Faster, Pussycat! Kill! Kill!- 1965
Director Russ Meyer
Starring Tura Satana, Haji
Top 100 Films #85
Scott’s Review #406
Reviewed May 28, 2016
Shamefully, this cult masterpiece from 1965 has somehow alluded me for many years- largely due to its unavailability on Netflix- head shaking for sure.
Finally, I decided to simply buy the newly released Blu-Ray edition, and I immediately became a huge fan of this Russ Meyer work of art.
Influential and intriguing, it is no surprise it is a camp classic.
Several famous directors, most notably Quentin Tarantino, have paid homage to this film in their later works- most notably, Death Proof. Fast cars, sexy women, and murder represent this unique film.
In comparison to other famous Meyer works, specifically the gregarious yet brilliant Supervixens (1975), Faster, Pussycat! Kill! Kill! is almost understated and quiet. He also directed the well-known Beyond The Valley of the Dolls from 1970.
Shot in black and white, several notable comparisons to Supervixens must be pointed out: a hot California desert, large-breasted women, and gas stations are prevalent throughout.
Unlike Supervixens, though, there is little or no nudity.
Three go-go dancers race through the desert in their sports cars. They have murder and kidnapping on their minds. The ring leader, Varla (Tura Satana) is a vicious, sexy, Asian woman. Her two side-kicks are Billie (Lori Williams), and Rosie (Haji). While Billie and Rosie squabble and fight in a juvenile fashion, Varla is the serious one.
The trio enjoys racing their cars and engaging in the game “chicken”. When they meet the all-American couple, Tommy and Linda, out for a romantic drive, they have a dispute and end up killing Tommy- drugging and kidnapping Linda.
After stopping for gas, Varla hatches a plot to steal money from a crazy old man, his muscular yet dimwitted son (known as the Vegetable), and the old man’s seemingly normal son, Kirk.
Faster, Pussycat! Kill! Kill! is a groundbreaking film as it is gender-bending. The women are hardly written as sex objects. Most films of that day were far from it. They are ferocious, specifically, Varla, as they do typically masculine things- race cars, fight, kill, yet do not sacrifice any of their femininity.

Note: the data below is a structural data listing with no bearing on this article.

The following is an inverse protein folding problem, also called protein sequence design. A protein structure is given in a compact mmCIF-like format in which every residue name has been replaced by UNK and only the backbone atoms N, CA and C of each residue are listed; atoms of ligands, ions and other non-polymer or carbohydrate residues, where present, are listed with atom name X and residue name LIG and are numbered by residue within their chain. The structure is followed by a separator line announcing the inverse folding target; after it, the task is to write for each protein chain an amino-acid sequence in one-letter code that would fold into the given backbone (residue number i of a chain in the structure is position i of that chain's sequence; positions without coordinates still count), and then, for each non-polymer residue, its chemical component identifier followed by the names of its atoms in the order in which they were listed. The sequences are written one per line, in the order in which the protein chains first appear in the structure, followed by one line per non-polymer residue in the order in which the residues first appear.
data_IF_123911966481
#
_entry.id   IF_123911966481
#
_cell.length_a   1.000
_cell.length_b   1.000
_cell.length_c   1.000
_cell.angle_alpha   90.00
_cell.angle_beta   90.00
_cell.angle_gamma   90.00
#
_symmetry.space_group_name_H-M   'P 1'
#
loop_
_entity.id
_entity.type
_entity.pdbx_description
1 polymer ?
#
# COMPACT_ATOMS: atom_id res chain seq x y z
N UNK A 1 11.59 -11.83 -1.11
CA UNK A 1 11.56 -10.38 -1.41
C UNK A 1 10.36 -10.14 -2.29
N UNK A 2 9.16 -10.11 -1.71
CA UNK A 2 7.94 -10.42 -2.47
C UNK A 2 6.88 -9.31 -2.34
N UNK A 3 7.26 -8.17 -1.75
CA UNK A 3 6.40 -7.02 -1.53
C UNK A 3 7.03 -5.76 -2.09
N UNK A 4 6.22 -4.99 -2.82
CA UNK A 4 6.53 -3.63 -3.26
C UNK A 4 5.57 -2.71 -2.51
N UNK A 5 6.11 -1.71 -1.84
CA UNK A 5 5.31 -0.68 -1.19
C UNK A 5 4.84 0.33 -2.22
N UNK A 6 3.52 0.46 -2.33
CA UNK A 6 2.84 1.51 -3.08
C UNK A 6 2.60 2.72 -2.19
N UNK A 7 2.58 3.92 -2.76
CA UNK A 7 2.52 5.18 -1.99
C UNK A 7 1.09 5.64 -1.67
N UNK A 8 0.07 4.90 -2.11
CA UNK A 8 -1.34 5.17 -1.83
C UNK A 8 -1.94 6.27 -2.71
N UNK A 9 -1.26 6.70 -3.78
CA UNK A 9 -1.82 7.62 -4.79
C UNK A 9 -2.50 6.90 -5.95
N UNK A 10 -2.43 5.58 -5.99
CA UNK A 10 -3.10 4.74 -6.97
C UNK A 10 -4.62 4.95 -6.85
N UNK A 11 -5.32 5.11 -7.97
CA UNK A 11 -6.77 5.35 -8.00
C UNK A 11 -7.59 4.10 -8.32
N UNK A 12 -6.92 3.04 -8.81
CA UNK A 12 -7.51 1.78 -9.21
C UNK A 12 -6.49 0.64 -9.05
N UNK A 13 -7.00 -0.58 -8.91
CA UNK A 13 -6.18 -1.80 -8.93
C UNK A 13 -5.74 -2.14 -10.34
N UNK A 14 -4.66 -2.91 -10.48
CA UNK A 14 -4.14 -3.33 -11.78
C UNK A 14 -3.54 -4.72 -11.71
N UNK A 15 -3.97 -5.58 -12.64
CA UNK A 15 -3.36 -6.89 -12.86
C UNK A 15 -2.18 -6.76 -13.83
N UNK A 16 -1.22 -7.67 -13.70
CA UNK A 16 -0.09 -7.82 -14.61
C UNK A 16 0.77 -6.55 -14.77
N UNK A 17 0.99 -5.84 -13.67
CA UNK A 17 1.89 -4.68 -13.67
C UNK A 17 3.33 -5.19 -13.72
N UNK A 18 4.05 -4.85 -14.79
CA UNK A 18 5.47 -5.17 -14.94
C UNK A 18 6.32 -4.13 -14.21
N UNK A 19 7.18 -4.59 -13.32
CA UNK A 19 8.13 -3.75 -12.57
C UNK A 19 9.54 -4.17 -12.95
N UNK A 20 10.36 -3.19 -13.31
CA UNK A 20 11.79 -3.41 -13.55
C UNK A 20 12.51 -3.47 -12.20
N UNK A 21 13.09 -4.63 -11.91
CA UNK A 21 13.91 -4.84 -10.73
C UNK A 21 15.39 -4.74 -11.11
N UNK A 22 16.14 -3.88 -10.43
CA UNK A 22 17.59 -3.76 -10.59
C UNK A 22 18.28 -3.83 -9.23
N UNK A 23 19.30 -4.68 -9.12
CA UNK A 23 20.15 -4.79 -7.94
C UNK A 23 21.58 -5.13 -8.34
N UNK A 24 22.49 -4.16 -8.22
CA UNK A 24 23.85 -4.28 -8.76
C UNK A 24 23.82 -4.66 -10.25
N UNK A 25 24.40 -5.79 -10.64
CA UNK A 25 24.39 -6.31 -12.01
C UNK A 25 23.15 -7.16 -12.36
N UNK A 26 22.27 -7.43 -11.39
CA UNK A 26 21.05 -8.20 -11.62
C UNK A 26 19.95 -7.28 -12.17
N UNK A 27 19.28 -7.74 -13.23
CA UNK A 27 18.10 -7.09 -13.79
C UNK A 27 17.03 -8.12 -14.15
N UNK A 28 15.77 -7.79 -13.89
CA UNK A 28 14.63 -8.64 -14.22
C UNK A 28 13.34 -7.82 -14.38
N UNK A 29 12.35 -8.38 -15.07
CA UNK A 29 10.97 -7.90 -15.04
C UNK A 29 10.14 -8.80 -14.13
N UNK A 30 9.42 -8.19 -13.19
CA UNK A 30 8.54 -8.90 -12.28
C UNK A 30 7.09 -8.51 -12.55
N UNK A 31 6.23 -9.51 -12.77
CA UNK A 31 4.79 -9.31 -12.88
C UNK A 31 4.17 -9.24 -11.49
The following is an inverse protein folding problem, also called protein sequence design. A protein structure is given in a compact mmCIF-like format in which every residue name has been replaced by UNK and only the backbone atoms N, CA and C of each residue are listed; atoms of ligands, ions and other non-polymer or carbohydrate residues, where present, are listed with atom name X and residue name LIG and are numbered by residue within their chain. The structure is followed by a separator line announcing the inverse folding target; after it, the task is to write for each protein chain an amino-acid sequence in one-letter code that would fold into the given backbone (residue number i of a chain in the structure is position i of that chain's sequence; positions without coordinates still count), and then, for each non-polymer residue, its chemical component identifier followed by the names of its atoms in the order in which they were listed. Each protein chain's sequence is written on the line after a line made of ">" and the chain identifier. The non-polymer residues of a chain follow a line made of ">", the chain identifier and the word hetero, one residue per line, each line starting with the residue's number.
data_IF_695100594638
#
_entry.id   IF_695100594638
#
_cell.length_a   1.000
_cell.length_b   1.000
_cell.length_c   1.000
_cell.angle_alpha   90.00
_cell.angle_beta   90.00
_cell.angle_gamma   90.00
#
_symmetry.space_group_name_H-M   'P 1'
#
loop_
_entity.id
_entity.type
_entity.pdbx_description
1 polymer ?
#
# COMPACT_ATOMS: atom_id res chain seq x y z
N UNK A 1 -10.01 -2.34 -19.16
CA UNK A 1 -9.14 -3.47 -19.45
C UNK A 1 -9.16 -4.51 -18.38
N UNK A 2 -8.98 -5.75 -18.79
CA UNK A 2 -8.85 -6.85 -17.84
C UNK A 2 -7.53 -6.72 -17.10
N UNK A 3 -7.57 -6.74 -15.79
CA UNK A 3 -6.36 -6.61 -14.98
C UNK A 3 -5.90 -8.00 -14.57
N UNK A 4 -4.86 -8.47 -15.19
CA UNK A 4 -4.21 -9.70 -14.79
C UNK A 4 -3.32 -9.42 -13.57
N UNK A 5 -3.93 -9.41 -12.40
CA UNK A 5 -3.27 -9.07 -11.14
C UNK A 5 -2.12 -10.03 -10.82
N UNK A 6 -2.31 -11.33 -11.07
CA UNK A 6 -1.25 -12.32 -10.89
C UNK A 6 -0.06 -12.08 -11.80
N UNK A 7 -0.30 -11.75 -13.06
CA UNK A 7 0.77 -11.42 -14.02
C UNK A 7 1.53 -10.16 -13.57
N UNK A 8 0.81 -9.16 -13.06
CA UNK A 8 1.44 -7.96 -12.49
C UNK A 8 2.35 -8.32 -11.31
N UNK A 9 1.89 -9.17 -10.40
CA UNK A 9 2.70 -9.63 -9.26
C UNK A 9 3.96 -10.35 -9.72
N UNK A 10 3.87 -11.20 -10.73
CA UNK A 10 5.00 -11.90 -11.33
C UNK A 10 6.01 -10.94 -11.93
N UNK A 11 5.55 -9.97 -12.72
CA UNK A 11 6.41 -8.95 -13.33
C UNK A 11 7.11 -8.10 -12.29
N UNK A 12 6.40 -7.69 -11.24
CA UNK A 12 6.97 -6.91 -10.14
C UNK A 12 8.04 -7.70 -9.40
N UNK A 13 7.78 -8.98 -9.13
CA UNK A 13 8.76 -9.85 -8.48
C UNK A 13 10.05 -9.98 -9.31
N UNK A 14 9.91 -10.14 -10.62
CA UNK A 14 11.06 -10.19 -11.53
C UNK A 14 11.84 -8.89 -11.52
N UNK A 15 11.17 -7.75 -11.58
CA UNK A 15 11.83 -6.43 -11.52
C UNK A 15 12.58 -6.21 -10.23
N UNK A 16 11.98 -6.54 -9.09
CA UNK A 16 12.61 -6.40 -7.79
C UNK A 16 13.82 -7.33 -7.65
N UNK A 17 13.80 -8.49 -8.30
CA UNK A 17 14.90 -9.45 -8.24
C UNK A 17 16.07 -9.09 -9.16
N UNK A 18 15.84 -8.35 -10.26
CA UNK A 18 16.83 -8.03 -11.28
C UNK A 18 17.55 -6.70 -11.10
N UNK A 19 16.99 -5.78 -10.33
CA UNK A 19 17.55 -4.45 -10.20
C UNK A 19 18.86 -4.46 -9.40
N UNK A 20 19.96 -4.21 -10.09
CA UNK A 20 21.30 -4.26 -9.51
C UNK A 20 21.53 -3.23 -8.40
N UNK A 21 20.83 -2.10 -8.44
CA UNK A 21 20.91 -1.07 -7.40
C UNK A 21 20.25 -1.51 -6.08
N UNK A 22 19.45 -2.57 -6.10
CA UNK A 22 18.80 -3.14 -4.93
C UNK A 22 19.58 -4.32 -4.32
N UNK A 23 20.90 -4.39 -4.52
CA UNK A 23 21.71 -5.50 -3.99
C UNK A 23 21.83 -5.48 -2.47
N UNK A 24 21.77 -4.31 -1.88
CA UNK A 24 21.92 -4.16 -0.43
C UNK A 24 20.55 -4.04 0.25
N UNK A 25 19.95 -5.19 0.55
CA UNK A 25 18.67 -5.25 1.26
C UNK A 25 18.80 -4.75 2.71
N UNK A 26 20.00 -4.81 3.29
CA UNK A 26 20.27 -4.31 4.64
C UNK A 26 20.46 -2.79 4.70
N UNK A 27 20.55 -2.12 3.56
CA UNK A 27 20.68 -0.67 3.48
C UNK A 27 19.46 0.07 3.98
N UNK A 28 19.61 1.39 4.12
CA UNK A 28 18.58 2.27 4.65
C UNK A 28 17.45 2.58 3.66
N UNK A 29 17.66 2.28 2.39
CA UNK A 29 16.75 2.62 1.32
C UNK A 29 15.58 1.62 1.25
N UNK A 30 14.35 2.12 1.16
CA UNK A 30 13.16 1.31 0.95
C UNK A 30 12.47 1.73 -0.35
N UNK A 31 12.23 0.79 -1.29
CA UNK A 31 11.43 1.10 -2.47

All three women are sexy, and busty, and wear stylish make-up. They are not trying to be like men, but are tough girls. This is part of what makes the film so wonderful to watch.
Usually, in Hollywood, these characters would be molls to even rougher men or supporting the men in some way. These female characters are the film.
My favorite character is Varla. Sexy, fierce, and a minority, how often is a female villain this charismatic? Perhaps in Bond films, but then she would be a conquest of Bond and not her person.
Varla makes up her own rules. The fact that she is Asian is superb and breaks many barriers in the way Asians are portrayed in the film. Varla is more devious than the other characters- willing to kill anyone who stands in her way- even her friends.
She is a character written very well by Russ Meyer, and a pure femme fatale.
The male supporting characters are interesting. The old man, actor Stuart Lancaster, would later appear in Supervixens. He is a cripple, wacky, and as diabolical as the women. He has designs on innocent Linda and makes no bones about it. The Vegetable is hunky and fresh-faced- an innocent victim of his father’s evil ways, so he is a character we root for. I enjoyed the brief romance between him and Billie.
Lastly, Kirk is the “normal” son, also a victim of his father. When he and Linda run across the desert while being chased by Varla, we root for them to survive.
The black and white style, chosen to save money, actually adds to the unique cinematography, with sharp edits, and gives the film a mystique.
The 1960s jazzy score adds to the film as well. In color, I wonder if the film would have had a more cartoonish quality. The black and white moves Faster, Pussycat! Kill! Kill! into art film territory.
The debate over the film is, “Is the film exploiting women or empowering them”? To me, the film is answering the question of whether women can be tough, sexy, and complicated with a resounding yes.
All three principal characters are layered- each develops feelings for other characters, and at one point Rosie’s sexuality is questioned by Billie. Still, the female characters are not monsters nor are they caricatures. They are complex with real emotions.
Faster, Pussycat! Kill! Kill! (1965) is an influential art film/exploitation film that empowers female characters, questions gender categorizations, and takes hold of the viewer, never letting go.
A miraculous representation of the changing times in cinema during the 1960s. It is brilliant.